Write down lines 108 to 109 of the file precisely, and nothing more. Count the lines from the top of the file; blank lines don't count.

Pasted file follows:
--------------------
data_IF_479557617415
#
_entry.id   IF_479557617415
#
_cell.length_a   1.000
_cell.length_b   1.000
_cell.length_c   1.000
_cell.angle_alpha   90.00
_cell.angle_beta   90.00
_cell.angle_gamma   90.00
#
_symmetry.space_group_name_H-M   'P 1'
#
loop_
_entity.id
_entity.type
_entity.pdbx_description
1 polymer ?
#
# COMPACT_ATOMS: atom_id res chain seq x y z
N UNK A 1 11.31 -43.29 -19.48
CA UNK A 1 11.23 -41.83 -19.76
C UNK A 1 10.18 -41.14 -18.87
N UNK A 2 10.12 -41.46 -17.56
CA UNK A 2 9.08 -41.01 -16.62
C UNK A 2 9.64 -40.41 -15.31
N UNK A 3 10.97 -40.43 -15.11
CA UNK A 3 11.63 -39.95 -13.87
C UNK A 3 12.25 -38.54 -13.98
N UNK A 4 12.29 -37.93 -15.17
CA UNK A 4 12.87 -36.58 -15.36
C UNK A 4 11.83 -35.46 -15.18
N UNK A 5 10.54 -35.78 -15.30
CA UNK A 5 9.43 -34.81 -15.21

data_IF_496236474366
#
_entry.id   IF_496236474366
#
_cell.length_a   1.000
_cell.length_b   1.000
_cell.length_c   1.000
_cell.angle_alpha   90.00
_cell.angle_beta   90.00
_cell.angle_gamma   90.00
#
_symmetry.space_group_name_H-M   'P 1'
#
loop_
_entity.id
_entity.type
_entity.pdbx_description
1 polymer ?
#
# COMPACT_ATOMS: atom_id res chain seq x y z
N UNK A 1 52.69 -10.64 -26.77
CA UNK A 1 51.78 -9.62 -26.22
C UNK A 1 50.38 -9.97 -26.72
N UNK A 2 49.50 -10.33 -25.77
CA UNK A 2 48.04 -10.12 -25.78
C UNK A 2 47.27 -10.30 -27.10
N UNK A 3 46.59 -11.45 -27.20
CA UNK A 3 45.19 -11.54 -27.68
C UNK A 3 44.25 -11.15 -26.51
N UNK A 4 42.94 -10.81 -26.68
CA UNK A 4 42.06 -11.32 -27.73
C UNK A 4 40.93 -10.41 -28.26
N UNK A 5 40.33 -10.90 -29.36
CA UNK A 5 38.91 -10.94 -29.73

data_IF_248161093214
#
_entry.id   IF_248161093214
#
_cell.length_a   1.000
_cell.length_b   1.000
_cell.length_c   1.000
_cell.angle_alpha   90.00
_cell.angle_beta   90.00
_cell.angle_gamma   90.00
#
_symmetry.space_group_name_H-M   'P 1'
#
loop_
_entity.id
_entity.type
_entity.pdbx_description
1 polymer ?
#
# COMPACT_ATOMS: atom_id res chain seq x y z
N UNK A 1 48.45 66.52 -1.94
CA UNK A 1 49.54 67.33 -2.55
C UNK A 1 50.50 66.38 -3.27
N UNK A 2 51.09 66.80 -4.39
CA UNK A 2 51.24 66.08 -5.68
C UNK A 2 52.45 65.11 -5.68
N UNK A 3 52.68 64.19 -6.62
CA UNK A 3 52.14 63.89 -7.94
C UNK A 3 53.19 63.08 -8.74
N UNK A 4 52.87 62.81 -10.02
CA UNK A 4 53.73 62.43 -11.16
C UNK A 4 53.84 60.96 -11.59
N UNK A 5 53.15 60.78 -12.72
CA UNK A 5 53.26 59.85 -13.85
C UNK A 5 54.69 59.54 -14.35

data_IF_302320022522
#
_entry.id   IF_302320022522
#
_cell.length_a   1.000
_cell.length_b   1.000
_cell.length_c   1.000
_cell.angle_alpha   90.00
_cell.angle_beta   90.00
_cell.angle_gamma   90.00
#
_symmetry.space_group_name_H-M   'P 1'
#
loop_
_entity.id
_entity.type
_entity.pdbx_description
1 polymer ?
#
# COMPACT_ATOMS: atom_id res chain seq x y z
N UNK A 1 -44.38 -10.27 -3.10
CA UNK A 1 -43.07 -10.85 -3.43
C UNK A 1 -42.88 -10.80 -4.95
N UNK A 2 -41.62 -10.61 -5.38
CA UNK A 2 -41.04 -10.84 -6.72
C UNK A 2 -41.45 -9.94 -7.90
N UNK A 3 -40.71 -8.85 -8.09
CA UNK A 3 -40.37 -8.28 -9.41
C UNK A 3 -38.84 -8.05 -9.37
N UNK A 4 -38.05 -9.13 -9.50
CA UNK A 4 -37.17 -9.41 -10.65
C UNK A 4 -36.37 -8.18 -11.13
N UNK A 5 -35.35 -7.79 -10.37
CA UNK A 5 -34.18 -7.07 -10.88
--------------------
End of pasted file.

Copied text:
_cell.length_a   1.000
_cell.length_b   1.000